Health benefits of sunbathing 

A 2010 study showed women who sunbathe regularly live longer.

Another study found regular sun exposure cuts the risk of breast cancer in half.

Another study found that pregnant women should get more sun to increase several health markers for themselves and their babies.

Other studies have found links between low-vitamin D levels and Parkinson’s Disease, bone disease, blood clots, diabetes, heart disease and high blood pressure.

Living at higher latitudes increases the risk of dying from Hodgkin lymphoma, as well as breast, ovarian, colon, pancreatic, prostate, and other deadly cancers.

Additionally, regular, moderate doses of sun exposure actually helps REDUCE the risk of skin cancer.

Skin cancer is the result of burning the skin, not gradually tanning it. And untanned skin is more likely to burn.

Continued sun exposure after melanoma is diagnosed is linked with increased survival rates, according to a 2005 study published in the Journal of the National Cancer Institute, and occupational exposure to sunlight actually reduced melanoma risk in a 2003 study published in the Journal of Investigative Dermatology.

As humans migrated out of Africa to higher latitudes, they had less ultra violet radiation exposure and wore more clothing, according to a 2008 study on the health benefits of sunlight.

By the 1600s, peoples in these regions covered their whole body, even in summertime.  By the late 1800s, approximately 90% of all children living in industrialized Europe and North America had rickets, a bone softening disease, which can cause bowed legs and seizures.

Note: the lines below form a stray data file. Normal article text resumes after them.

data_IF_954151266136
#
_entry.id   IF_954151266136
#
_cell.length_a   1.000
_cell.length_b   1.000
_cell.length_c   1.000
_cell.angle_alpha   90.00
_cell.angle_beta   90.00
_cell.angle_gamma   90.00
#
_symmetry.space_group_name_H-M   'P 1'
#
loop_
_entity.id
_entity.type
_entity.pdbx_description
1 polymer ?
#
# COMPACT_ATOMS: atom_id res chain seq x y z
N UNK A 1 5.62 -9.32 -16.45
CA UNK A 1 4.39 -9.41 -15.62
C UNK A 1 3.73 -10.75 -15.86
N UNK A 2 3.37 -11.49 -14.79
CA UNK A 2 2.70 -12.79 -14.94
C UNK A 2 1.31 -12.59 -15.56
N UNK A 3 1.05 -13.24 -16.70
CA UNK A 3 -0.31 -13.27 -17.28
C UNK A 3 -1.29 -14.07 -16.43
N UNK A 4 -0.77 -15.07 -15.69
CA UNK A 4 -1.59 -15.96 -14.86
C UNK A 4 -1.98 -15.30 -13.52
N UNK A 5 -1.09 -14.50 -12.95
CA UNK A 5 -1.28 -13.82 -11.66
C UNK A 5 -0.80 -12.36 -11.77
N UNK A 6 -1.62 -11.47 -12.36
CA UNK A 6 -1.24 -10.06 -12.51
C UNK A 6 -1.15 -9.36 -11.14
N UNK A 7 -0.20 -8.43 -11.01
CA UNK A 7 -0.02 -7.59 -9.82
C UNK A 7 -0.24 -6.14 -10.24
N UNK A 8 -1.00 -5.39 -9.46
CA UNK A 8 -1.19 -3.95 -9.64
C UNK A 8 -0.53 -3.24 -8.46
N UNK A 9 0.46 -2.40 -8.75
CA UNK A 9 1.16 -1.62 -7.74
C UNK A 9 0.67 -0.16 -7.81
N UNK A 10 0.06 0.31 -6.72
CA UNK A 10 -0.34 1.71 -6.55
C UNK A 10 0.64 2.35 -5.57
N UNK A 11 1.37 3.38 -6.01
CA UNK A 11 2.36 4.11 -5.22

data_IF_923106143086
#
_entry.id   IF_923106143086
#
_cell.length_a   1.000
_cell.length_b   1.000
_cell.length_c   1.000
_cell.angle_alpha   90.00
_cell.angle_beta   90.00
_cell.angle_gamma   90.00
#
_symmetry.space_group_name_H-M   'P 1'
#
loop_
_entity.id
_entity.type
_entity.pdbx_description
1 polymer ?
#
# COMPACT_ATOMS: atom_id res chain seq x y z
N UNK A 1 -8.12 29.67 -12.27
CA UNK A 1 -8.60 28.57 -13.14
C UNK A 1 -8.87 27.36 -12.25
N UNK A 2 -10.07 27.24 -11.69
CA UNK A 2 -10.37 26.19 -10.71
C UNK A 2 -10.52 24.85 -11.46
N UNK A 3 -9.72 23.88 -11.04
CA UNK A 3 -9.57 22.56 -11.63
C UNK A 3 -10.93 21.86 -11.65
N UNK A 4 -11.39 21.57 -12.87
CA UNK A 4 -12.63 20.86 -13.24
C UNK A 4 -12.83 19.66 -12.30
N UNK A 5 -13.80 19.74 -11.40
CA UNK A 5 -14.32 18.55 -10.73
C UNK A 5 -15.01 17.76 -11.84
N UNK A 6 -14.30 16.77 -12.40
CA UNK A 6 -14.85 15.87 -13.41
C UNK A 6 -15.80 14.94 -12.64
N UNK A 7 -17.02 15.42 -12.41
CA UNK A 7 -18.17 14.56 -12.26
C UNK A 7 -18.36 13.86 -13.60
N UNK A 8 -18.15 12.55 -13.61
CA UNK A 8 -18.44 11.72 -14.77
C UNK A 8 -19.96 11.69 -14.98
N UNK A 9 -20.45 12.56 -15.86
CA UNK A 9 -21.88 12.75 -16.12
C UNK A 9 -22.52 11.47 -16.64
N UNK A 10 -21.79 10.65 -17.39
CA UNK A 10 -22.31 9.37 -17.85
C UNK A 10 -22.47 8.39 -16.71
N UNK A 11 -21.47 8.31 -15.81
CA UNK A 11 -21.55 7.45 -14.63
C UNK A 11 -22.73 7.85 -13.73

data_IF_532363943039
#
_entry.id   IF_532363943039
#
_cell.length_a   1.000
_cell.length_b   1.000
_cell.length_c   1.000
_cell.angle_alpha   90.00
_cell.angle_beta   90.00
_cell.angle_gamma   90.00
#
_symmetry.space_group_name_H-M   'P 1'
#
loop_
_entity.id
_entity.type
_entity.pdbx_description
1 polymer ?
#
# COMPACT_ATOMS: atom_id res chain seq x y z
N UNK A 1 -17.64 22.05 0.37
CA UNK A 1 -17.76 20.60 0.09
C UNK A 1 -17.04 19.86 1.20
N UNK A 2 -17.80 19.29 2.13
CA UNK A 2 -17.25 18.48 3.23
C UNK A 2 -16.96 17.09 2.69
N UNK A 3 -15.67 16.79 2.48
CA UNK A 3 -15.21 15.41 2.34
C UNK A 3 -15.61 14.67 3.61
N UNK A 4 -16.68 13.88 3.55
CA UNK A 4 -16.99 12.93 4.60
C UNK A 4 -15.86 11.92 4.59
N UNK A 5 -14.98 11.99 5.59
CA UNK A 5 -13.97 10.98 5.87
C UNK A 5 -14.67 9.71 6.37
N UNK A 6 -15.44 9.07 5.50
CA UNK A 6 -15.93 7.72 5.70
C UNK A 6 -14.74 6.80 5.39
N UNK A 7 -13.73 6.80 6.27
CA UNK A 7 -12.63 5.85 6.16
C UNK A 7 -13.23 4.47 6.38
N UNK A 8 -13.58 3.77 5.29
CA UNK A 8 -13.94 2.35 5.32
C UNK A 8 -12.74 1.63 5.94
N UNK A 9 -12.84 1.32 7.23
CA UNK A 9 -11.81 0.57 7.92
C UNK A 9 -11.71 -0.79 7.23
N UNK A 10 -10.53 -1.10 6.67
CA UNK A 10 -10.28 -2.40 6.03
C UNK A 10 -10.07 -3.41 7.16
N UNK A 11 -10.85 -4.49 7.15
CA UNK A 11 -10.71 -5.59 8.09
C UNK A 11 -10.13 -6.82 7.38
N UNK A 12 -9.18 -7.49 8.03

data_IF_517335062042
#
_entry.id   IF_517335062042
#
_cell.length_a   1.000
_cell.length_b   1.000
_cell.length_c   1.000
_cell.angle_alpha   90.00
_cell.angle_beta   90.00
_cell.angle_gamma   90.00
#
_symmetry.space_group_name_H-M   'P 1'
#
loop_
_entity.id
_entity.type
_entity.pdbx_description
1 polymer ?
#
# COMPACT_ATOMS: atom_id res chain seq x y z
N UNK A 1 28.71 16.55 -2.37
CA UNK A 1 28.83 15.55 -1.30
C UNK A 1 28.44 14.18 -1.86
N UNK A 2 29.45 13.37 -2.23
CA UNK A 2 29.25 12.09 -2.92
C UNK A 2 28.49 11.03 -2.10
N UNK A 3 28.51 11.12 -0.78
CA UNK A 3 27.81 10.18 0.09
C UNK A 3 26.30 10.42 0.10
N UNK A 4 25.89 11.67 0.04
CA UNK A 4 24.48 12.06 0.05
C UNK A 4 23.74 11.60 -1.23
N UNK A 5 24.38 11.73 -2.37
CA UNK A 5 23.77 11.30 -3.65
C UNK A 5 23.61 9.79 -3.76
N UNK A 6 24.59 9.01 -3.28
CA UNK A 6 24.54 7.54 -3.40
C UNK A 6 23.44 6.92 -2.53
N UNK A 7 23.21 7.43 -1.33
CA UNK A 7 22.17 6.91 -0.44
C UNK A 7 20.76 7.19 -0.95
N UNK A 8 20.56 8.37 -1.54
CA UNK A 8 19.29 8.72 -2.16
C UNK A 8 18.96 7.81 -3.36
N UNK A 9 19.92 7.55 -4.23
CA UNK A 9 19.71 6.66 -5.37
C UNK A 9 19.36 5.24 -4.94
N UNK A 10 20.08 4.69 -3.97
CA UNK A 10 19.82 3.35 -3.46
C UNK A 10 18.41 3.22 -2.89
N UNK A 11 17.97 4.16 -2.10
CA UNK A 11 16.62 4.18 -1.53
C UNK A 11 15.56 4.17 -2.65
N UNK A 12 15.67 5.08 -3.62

As awareness of the sun’s power against rickets and tuberculosis spread in the late 1800s, attitudes toward sun exposure shifted radically, the report says.

Doctors started recommending full-body sunbathing for these and other conditions, and  the suntan became a status symbol that signified health and wealth, as only the affluent could afford to vacation by the sea and play outdoor sports.”

How not to burn

Its simple. Build up the melanin in your skin gradually. Start sunbathing in spring, for 5 minutes a day, then 10, then 20 and so on.

It takes white-skinned people around 30  minutes of mostly-unclothed sunexposure a day to get 50,000 IU of vitamin D. Black skin takes five times as long, while tan and brown skin takes two or three times as long.

The people most at risk for burning are those who hide under layers of sunscreen, clothing and shelter most of the time, and then spend one unprotected afternoon at the beach, Dr. Gillie says in a talk called Sunlight Robbery.

Building up a gradual tan is like giving yourself a free, non-toxic sunscreen, that never wears off or has to be reapplied, providing an SPF of up to 4, meaning for each darker shade you achieve, it will take you four times longer to burn than before.

When your skin starts feeling hot, get out of the sun. It’s that simple.

RELATED: Health Benefits of Sunbathing Far Outweigh the Risks, World Health Organization says.